But I was very taken with the sheer dramatic vividness of the performance. When I interviewed Ian Page of Classical Opera (see my interview), he talked about the necessity of rehearsing recitative as much as the arias, and that must have been the case here. The dialogue fairly crackles with some passages delivered at a whisper. It really is like a radio play, and it is out of this drama that the arias arise. Often we lose the sense of differentiation between the one and the other.

We get an omnium gatherum version of the opera which combines Vienna and Prague, not only Mi tradi and both arias for Don Ottavio, but the duet for Leporello and Zerlina, and the aria which it replaces.

Tiliakos makes a lithe Giovanni, able to do whiplash anger and seduction. The champagne aria is high speed and almost abrasive, whilst the serenade would certainly have anyone seduced. Priante is a vital Leporello, and moments like the catalogue aria are full of character. I could listen to the recording simply for his wonderful way with words.

At first Papatanasiu's Anna seemed too light but she really brings laser power to the role when required. and an elegant account of her last aria with great beauty of line. Karina Gauvin certainly matches her turning in an elegant, powerful yet slim-line account of Mi tradi. This is a performance which loses Mozart's sense of an opera seria Donna Anna, an opera buffa Zerlina and Donna Elvira somewhere between, again very much in the modern manner with Gauvin's Elvira as serious and intent as Papatanasiu's Anna. Gansch makes a perky Zerlina, well able to trade verbal snaps with Giovanni and Leporello.

Tarver turns in a finely sung account of Don Ottavio, perhaps the most beautiful singing on the disc. Loconsolo is a fine Masetto but his voice is not quite differentiated enough from Tiliakos's Giovanni and Priante's Leporello. (in the original Prague production the same singer double Masetto and Il Commendatore). Kares makes an impressive Commendatore, strong on characterisation and dark rather than black of voice.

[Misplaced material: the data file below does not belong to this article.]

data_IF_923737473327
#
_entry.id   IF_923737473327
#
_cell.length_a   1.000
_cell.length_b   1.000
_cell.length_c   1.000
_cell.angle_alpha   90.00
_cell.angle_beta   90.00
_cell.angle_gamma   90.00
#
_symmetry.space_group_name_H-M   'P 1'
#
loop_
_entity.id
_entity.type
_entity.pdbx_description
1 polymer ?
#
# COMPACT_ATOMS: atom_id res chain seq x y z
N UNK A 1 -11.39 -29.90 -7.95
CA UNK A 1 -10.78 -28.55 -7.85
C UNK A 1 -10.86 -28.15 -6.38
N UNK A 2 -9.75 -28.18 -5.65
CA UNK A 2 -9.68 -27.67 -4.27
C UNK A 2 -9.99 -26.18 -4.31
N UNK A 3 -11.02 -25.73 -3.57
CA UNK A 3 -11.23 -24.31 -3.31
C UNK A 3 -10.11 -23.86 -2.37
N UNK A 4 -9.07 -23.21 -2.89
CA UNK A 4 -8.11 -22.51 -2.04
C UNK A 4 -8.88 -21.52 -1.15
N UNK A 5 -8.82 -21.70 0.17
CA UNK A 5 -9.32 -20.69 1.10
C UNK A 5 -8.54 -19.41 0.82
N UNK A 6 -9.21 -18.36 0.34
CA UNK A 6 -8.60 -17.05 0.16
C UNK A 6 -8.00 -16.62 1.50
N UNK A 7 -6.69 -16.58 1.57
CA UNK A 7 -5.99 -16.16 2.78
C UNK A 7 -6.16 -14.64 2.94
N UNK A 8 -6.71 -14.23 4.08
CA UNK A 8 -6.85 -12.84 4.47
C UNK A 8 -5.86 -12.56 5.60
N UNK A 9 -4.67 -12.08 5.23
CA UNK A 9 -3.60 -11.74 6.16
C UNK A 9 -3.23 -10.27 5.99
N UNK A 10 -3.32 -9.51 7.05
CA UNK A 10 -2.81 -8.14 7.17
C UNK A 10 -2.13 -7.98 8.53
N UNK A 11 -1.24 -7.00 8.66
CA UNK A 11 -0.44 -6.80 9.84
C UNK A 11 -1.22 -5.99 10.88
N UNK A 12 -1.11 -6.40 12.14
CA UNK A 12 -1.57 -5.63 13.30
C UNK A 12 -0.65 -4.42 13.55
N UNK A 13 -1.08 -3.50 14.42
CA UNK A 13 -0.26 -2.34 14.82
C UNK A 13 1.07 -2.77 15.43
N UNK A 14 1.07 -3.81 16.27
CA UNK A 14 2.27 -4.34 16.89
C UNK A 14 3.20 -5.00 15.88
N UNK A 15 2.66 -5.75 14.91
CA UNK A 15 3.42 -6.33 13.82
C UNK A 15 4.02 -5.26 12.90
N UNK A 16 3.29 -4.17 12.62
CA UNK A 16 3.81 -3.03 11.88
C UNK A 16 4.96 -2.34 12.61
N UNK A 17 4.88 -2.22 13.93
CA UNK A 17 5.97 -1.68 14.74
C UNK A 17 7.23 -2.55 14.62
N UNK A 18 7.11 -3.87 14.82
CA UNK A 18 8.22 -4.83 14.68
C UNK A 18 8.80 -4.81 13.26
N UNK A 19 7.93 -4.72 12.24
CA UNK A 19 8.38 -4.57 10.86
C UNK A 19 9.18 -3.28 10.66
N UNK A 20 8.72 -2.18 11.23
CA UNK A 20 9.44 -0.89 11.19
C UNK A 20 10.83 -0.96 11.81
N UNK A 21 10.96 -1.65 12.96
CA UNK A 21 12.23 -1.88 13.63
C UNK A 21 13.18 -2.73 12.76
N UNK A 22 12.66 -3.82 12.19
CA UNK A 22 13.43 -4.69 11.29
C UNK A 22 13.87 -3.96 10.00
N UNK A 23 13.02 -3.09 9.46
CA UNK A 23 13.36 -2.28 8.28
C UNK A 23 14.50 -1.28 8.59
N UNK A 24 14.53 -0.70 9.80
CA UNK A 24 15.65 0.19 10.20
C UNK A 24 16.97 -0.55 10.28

This is not an ideal Don Giovanni and many of Currentzis' pensées will annoy people, but it is an intriguing and thoughtful take on the opera. Sony has rightly taken the view that this remarkable personal vision was worth capturing in the studio; after all it hardly makes sense to commit all the resources to recording a version of the opera which is almost identikit to those already in the catalogue.

Currentzis does not go madly headlong at everything and I thought the speeds worked well by and large. My biggest cavil is the rather over enthusiastic forte piano from Benoit Hartoin and Maxim Emelyanychev (who is chief conductor of Il Pomo d'Oro). But this continuo style is perhaps simply a reflection of the drama Currentzis extracts from the dialogue in the score.

Wolfgang Amadeus Mozart (1756-1791) - Don Giovanni
Dimitris Tiliakos - Don Giovanni
Vito Priante - Leporello
Mika Kares - Il Commendatore
Myrto Papatanasiu - Donna Anna
Kenneth Tarver - Don Ottavio
Karina Gauvin - Donna Elvira
Guido Loconsolo - Masetto
Christina Gansch - Zerlina
Teodor Currentzis (conductor)
Recorded 23 November to 7 December 2015 at the PI Tchaikovsky State Opera and Ballet Theatre, Perm